SMT(Surface-mount technology) is a technology for the production of electronic circuits in which components are mounted or directly placed on the Surface of printed circuit boards. In the industry, there are two methods: SMD (surface-mount device) and THT (through-hole technology). Both technologies can be used on the same printed circuit board, with the exception that punch and insert technology is applied to components that are not suitable for surface mount (such as large transformers, connectors, electrolytic capacitors, etc.). SMT components are usually smaller than punch inserts because they have smaller or no pins. They may be short pins or leads of various types and contact modes, or spherical matrix arrangements (BGA), etc.
Surface mounting technology originated in the 1960s, and was initially developed by IBM, and gradually matured in the late 1980s. Originally designed by IBM in 1960 for use in a small computer, the computer was later used as an instrument component for the Saturn IB and Saturn V launch vehicles. The components are mechanically redesigned with minimal metal paging or end caps so that they can be soldered directly to the PCB surface. Components became smaller and were mounted surface-mounted on both sides of the PCB board, replacing punch and insert and allowing for higher line density. Usually only the welded joints hold the components to the plate. In rare cases, if some components are large or heavy, some adhesive may be used on the other side to prevent the components from falling off during reflow soldering. The adhesive is sometimes used to hold the SMT components on the other side of the SMT if SMT and punch inserts are processed simultaneously. In an alternative way, SMT and perforated components can be welded together without the aid of a binder if the SMT component is reflow soldering for the first time, thus the selective solder coating will be used to prevent the component from soldering during reflow soldering and the component from floating during wave soldering. The surface mount itself leads to a degree of automation, reducing labor costs and significantly increasing production efficiency. SMD components are one-quarter to one-tenth the size and weight of a punched cartridge component, and cost one-half to one-quarter.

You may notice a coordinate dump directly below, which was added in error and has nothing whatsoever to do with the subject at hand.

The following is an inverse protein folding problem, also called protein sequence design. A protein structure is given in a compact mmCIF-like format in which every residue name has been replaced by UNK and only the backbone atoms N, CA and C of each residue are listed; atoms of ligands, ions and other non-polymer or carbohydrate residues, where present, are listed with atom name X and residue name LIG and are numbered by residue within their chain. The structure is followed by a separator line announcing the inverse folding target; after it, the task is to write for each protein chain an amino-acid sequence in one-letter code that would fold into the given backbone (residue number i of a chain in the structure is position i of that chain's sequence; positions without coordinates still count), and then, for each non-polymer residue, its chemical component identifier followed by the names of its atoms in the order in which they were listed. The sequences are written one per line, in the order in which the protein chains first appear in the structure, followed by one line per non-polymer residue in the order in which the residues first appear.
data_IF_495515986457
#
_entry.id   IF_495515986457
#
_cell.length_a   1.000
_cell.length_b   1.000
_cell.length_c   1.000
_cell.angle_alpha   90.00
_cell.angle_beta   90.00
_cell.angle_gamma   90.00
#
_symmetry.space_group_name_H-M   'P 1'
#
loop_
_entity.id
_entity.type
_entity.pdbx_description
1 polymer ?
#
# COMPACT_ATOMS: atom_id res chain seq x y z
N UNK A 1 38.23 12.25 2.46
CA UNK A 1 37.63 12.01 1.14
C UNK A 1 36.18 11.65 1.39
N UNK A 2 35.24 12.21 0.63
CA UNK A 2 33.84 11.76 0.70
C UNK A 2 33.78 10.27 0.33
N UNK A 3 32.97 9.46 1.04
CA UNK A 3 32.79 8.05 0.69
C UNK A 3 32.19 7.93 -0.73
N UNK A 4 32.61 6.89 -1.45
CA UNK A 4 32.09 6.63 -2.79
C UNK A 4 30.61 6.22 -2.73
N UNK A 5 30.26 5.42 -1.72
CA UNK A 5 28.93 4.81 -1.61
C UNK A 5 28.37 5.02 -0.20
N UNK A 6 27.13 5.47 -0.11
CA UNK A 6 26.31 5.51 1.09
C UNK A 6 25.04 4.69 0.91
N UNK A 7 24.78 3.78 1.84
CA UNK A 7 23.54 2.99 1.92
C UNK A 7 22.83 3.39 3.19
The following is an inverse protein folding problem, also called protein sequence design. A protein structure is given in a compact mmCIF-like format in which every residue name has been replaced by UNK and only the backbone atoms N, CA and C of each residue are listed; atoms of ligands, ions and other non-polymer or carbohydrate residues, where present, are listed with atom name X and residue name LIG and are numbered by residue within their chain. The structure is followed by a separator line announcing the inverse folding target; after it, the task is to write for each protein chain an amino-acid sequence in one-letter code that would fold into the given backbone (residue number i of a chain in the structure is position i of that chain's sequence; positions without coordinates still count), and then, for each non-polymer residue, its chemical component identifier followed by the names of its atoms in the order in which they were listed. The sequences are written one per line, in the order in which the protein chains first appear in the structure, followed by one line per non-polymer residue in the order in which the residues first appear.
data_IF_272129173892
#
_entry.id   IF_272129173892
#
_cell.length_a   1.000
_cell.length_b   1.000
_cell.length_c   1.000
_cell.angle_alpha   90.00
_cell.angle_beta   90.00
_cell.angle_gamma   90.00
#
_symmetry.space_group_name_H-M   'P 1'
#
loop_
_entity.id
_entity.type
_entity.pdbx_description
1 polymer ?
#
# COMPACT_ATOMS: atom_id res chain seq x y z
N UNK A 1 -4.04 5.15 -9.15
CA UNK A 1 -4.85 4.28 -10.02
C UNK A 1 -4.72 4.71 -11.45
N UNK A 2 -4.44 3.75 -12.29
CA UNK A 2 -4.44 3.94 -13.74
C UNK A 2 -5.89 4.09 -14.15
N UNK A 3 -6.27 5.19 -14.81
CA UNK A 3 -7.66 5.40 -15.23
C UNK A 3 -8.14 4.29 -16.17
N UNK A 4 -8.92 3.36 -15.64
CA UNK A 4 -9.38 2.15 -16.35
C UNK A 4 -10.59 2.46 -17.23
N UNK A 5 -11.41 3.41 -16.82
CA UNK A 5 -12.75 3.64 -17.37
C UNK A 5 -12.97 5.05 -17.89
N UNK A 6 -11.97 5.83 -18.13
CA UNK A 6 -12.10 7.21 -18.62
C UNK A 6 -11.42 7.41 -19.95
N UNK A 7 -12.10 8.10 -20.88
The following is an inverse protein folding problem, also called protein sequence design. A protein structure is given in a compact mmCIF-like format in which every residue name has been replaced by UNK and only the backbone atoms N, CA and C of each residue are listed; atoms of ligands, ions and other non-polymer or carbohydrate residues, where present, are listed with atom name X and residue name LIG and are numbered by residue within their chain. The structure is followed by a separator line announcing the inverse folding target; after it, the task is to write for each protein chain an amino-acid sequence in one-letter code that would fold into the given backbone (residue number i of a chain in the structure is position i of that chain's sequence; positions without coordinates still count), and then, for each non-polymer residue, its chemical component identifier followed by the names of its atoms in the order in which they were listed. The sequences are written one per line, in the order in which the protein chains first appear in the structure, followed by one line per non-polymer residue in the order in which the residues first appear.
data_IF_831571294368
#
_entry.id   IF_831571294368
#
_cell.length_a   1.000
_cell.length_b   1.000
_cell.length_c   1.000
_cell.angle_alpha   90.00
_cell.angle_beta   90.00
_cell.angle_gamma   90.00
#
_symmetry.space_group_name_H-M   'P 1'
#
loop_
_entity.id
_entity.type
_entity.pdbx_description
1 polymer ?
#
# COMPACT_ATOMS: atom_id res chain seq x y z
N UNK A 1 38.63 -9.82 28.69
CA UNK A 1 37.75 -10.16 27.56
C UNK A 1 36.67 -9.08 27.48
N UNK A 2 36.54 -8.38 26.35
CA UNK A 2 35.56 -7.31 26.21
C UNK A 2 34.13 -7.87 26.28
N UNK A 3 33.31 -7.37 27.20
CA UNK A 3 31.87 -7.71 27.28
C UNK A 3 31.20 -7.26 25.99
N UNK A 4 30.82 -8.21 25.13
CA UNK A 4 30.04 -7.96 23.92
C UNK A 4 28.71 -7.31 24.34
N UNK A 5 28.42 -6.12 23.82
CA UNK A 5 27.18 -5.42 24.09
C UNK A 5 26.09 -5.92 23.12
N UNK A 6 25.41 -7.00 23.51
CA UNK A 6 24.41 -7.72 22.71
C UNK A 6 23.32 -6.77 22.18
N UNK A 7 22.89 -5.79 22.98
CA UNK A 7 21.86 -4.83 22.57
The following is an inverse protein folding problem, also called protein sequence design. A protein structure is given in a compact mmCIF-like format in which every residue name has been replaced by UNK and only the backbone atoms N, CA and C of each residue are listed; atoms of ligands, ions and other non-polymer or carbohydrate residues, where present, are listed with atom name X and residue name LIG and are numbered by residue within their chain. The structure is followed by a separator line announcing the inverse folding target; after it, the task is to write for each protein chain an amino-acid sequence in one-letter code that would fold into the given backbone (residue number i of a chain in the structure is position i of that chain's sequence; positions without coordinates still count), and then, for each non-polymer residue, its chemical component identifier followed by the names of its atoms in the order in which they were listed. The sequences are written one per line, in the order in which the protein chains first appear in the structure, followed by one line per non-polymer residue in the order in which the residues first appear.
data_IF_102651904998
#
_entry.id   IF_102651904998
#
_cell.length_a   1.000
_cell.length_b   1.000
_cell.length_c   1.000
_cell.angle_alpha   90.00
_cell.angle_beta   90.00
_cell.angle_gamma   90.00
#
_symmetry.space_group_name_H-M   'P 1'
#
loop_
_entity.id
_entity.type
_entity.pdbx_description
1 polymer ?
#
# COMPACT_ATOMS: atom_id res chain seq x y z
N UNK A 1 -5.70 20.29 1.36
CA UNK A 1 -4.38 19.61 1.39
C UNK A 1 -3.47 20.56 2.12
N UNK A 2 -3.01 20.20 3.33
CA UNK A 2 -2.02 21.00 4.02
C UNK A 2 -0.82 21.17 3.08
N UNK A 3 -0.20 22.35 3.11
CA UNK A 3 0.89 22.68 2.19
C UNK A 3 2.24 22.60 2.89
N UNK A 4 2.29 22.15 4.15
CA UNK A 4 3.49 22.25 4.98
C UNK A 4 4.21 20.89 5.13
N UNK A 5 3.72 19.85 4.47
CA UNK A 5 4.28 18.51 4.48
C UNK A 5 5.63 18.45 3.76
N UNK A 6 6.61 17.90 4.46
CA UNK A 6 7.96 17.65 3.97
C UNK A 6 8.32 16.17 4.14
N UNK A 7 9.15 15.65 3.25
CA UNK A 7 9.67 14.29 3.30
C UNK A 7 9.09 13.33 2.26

Because surface mount is a production technology, there are many different terms, especially when in different production environments, there are components, technologies, and equipment that need to be distinguished significantly. Mainly contains terms in the following table:
SMD: Surface mounted components (active, passive and electromechanical components)
SMT: Surface Mount Technology (assembly and welding technology)
SMA: Surface assembly process (modular assembly using SMT)
SMC: Surface-mounted components (i.e. components for SMT)
SMP: Surface mount package (SMD component package)
SME: Surface mount equipment (SMT assembly equipment, etc.)
SMT surface mount technology
The position of the surface mounted components needs to be smooth, usually solder, silver or gold and no through hole welding position is called "pad". Solder paste, a viscous substance consisting of a lead-tin component and a solder aid mixture, penetrates through a stainless steel or nickel steel mesh to attach to the pad with the help of a solder paste press, which can also be done by printing, similar to an inkjet printer. After the solder paste is printed, the circuit board will be pasted through the corresponding conveyor belt after picking up and placing equipment. The components to be affixed are usually placed in paper or plastic pipes and mounted on SMT machines with Feida. Some of the larger integrated circuits will be delivered via anti-static trays. SMT equipment takes out corresponding components from Feida and pastes them onto PCB. Because the solder paste on PCB has certain viscosity, the components on the pad have good adhesion effect.